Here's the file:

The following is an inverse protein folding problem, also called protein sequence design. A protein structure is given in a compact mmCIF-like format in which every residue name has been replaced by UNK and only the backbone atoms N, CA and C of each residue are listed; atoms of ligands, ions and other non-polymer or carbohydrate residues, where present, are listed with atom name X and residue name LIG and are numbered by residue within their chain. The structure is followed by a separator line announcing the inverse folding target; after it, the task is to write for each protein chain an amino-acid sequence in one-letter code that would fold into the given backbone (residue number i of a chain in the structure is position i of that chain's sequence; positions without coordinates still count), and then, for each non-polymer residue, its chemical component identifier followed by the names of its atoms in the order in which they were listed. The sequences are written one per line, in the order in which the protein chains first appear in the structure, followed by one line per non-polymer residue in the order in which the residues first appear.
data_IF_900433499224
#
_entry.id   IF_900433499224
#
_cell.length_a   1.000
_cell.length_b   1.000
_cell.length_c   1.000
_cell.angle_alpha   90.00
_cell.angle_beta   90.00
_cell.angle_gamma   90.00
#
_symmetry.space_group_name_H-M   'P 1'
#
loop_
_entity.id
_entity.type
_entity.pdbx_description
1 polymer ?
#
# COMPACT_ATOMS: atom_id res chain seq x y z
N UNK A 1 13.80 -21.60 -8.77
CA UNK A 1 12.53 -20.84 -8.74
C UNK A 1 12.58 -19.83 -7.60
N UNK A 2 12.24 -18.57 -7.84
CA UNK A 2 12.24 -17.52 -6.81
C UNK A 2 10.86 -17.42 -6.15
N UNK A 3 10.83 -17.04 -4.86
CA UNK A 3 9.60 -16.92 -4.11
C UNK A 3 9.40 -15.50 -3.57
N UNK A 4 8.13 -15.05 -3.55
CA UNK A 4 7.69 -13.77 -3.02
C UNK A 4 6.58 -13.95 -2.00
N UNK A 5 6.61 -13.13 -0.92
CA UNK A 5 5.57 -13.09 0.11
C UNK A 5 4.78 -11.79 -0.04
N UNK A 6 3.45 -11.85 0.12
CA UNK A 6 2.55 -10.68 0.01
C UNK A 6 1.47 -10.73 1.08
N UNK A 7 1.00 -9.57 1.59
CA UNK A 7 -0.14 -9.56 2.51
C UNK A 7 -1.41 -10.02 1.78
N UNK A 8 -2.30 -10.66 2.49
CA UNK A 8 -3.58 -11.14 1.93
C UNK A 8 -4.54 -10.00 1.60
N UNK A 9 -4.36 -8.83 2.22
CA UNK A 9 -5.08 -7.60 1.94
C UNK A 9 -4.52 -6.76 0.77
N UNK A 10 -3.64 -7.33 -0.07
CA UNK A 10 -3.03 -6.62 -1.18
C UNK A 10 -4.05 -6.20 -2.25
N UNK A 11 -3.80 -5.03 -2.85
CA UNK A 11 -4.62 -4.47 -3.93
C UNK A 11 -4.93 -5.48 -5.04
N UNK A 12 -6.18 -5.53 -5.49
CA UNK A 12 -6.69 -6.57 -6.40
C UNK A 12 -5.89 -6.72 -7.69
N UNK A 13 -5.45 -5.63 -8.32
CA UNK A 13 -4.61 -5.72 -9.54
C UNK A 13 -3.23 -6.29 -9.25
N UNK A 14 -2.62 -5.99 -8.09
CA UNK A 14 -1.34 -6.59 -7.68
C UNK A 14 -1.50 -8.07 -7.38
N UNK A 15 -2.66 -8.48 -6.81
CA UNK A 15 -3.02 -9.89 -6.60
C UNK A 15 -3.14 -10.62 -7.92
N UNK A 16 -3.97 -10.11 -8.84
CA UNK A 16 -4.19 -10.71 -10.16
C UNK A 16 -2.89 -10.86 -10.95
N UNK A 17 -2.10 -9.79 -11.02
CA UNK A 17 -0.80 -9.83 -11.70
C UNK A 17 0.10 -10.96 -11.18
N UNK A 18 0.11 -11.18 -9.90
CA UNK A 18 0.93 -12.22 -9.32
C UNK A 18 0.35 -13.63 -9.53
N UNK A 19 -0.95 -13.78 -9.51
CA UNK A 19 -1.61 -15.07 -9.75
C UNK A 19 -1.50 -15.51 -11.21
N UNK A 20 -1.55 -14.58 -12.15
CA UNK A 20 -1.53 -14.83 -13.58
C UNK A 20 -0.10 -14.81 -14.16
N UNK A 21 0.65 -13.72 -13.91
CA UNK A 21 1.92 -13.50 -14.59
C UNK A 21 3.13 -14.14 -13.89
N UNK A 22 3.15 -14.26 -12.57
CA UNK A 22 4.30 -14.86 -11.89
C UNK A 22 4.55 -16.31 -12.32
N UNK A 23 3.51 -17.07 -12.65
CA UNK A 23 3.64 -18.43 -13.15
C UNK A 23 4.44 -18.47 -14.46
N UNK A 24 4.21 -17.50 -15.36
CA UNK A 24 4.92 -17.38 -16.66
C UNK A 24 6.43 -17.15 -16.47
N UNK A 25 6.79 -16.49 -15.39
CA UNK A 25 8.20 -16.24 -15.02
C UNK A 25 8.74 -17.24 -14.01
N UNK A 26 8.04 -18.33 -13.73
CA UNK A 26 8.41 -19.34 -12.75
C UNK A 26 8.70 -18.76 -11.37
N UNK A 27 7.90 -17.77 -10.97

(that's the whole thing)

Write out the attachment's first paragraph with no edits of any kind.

The following is an inverse protein folding problem, also called protein sequence design. A protein structure is given in a compact mmCIF-like format in which every residue name has been replaced by UNK and only the backbone atoms N, CA and C of each residue are listed; atoms of ligands, ions and other non-polymer or carbohydrate residues, where present, are listed with atom name X and residue name LIG and are numbered by residue within their chain. The structure is followed by a separator line announcing the inverse folding target; after it, the task is to write for each protein chain an amino-acid sequence in one-letter code that would fold into the given backbone (residue number i of a chain in the structure is position i of that chain's sequence; positions without coordinates still count), and then, for each non-polymer residue, its chemical component identifier followed by the names of its atoms in the order in which they were listed. The sequences are written one per line, in the order in which the protein chains first appear in the structure, followed by one line per non-polymer residue in the order in which the residues first appear.